The Office of Civil Rights (OCR), a sub-division of the Department of Education, released a report last month titled "Helping to Ensure Equal Access to Education." The OCR is in charge of resolving disputes of discrimination within educational institutions. Its recent report spans from FY 2009 to FY 2012, covering four years of operation. While resolving more cases than in previous years, the OCR has also experienced a larger case load.Credit: ed.gov
In the course of four years, the OCR has dealt with 28,971 cases of civil rights violation complaints. This constitutes a 24 percent increase from the last four year span. However, the OCR also states that it sports efficiency, having closed 28, 577 cases from FY 09 to FY 12. The report explains its process for case resolution:
"The OCR closes complaints through a number of means, including dismissal based on lack of jurisdiction, closure after the parties reach a mediated agreement through OCR’s Early Complaint Resolution process, or closure through a resolution agreement between the recipient and OCR, either before or after a finding of violation by OCR."
It's stated that the OCR revamped its ability to handle legal operations in 2009 by refining policy and employing nearly 600 legal personnel. Recent additions to resolving cases include, "collaborations with the institution in question to identify policies and procedures that need to be revised and training and orientation programs that need to be provided."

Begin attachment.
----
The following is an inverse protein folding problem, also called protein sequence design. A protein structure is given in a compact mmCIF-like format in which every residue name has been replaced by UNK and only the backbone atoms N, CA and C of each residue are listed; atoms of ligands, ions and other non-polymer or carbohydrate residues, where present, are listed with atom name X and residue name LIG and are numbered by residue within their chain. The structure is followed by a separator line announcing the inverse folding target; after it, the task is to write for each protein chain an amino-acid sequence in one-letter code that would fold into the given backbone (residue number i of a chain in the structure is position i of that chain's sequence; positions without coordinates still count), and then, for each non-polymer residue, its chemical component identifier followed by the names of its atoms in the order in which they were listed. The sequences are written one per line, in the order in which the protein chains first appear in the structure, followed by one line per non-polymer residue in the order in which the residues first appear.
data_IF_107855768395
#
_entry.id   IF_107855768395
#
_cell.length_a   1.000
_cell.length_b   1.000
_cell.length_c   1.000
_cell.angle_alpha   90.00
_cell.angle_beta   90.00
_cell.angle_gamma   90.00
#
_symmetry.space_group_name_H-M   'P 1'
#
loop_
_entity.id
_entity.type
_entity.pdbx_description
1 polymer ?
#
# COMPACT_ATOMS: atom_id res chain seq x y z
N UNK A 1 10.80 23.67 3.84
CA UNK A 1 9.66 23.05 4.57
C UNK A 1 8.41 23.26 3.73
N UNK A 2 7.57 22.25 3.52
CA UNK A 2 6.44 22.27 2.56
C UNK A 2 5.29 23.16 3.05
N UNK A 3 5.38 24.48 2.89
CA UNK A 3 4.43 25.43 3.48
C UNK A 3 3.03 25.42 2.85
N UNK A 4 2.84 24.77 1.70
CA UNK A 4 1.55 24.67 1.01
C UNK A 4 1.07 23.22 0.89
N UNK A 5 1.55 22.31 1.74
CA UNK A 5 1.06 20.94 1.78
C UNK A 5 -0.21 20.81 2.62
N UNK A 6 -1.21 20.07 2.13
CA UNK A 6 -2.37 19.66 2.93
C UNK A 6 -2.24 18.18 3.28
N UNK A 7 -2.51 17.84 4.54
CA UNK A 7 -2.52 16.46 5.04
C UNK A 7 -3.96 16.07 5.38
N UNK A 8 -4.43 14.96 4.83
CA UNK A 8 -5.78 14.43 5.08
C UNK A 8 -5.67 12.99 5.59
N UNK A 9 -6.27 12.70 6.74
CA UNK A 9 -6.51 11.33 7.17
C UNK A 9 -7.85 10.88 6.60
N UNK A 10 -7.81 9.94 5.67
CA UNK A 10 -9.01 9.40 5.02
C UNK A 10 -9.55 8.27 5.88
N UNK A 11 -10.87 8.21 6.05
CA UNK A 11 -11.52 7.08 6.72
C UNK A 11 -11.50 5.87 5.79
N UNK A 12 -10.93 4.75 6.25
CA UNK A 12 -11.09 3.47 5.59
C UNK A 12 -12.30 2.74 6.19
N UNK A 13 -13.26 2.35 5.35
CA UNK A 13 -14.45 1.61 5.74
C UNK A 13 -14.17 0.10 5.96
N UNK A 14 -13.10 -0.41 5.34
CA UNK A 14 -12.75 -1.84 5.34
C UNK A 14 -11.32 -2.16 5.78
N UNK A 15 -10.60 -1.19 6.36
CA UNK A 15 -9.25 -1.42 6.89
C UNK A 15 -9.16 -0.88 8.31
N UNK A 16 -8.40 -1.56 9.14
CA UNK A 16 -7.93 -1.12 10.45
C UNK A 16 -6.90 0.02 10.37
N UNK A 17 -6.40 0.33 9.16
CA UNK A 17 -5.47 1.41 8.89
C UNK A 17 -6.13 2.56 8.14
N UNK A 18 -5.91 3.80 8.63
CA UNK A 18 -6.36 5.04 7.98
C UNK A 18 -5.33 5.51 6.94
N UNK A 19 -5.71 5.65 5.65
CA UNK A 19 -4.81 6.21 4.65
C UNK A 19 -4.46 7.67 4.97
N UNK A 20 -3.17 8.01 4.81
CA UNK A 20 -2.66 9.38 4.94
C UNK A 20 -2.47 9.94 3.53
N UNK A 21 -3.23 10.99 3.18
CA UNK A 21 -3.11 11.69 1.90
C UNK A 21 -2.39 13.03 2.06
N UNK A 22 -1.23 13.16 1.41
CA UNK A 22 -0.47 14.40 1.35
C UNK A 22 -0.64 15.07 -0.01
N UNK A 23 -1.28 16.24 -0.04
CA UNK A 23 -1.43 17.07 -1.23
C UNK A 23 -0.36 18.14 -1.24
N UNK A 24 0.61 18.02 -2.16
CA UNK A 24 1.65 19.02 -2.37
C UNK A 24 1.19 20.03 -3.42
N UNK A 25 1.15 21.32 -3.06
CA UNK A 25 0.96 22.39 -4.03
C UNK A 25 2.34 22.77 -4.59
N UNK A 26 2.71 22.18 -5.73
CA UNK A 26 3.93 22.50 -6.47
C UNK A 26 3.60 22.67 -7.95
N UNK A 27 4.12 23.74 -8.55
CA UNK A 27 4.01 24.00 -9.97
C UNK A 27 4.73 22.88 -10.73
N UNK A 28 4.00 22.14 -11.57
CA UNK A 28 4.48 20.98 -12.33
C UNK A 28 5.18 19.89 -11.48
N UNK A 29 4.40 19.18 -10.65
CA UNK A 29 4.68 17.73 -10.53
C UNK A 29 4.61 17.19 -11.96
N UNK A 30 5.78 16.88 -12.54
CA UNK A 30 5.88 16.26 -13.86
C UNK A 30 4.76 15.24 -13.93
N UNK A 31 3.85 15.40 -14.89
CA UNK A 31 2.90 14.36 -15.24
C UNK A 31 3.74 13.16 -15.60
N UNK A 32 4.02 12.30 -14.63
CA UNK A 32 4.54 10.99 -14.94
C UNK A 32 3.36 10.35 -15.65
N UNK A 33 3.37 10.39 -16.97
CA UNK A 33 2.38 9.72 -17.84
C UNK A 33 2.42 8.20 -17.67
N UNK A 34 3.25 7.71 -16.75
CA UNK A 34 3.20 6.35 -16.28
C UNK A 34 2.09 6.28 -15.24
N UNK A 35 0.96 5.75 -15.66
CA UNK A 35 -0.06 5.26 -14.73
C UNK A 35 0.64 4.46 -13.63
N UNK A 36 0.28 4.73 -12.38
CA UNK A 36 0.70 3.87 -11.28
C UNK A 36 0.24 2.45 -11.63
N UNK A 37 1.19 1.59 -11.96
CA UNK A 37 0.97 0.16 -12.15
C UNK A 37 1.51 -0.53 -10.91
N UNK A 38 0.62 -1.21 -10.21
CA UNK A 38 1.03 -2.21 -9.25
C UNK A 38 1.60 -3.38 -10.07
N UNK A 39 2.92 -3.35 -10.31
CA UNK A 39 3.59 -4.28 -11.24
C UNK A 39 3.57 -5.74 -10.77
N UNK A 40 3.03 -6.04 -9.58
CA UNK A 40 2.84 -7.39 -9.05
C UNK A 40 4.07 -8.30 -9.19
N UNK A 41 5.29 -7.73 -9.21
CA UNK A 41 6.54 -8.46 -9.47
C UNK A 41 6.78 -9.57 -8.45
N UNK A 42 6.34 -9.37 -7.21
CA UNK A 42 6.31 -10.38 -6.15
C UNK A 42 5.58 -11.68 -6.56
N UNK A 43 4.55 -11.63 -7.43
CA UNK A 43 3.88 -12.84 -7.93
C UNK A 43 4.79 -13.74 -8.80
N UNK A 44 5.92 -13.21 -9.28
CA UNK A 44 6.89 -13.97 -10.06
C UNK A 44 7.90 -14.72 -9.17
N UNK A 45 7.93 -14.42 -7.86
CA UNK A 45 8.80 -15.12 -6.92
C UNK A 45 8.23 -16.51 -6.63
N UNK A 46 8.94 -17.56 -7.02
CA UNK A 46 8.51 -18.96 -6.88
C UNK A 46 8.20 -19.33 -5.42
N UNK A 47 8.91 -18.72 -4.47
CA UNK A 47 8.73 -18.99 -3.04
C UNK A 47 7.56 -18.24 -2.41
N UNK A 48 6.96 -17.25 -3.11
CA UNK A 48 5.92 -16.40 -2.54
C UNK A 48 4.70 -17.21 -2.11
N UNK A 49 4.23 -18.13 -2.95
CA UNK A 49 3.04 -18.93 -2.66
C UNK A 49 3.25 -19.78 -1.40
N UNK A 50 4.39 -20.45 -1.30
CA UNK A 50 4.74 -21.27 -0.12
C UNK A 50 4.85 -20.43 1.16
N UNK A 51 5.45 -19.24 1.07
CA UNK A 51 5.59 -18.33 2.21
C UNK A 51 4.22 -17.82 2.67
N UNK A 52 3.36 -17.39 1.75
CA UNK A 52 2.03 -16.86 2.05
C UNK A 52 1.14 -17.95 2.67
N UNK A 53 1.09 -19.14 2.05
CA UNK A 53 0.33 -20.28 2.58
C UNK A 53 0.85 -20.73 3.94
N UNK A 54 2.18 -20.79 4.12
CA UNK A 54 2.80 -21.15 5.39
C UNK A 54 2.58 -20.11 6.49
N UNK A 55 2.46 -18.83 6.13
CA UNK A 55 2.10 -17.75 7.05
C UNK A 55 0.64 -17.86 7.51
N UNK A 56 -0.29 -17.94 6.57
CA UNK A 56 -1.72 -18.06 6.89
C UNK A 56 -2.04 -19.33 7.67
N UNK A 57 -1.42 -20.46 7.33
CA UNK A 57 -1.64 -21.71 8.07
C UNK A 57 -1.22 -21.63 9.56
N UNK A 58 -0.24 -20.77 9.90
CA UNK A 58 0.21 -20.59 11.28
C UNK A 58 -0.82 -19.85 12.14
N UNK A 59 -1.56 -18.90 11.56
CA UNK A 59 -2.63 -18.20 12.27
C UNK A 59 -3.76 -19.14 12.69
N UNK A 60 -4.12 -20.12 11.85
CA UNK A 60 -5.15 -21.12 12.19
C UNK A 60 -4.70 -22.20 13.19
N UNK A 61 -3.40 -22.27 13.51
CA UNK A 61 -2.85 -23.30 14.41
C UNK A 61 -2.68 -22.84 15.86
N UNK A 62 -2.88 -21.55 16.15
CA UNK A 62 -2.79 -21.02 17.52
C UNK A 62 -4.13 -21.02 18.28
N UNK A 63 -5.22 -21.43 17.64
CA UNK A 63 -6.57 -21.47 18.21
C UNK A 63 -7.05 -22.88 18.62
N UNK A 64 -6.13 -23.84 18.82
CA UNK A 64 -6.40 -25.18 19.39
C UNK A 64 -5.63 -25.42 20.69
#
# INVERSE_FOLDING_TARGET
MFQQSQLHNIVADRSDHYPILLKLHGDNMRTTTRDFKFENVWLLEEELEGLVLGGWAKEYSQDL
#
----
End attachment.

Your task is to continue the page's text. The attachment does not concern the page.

In 2009, the office also streamlined its data collection method with a comprehensive online tool, aptly named Civil Rights Data Collection (CRDC). The information gathered improves transparency by providing raw data that is publicly available. The footnote disclaimer states that CRDC data, "ultimately depends on accurate collection and reporting by the participating districts."
The rise in case load of complaints can be attributed to the development of CRDC and online reporting. The report shows, "Many complaints are filed electronically as opposed to in person—in FY 2012, for example, about 70 percent of complaints (about 5,530)." Instead of concluding more frequent violations, one could conclude that emphasis on technological tools produces easier reporting. This helps bring cases to light that would not have been reported otherwise.
Complaints can be filed through mail, e-mail, or online at the Department of Education website.
In the four year span of the report, complaint types fell into four main categories of discrimination: Disability, Ethnicity, Gender, and Age:Credit: ed.gov
The OCR has assumed several responsibilities over the years. These are the statutes the office enforces and monitors:Credit: ed.gov
The Office of Civil Rights cannot resolve every act of discrimination that occurs in educational facilities. However, from its report, significant progress seems to have been made. By incorporating technology into the process of filing civil rights complaints, the federal government saw an increase in overall reports and resolved most cases.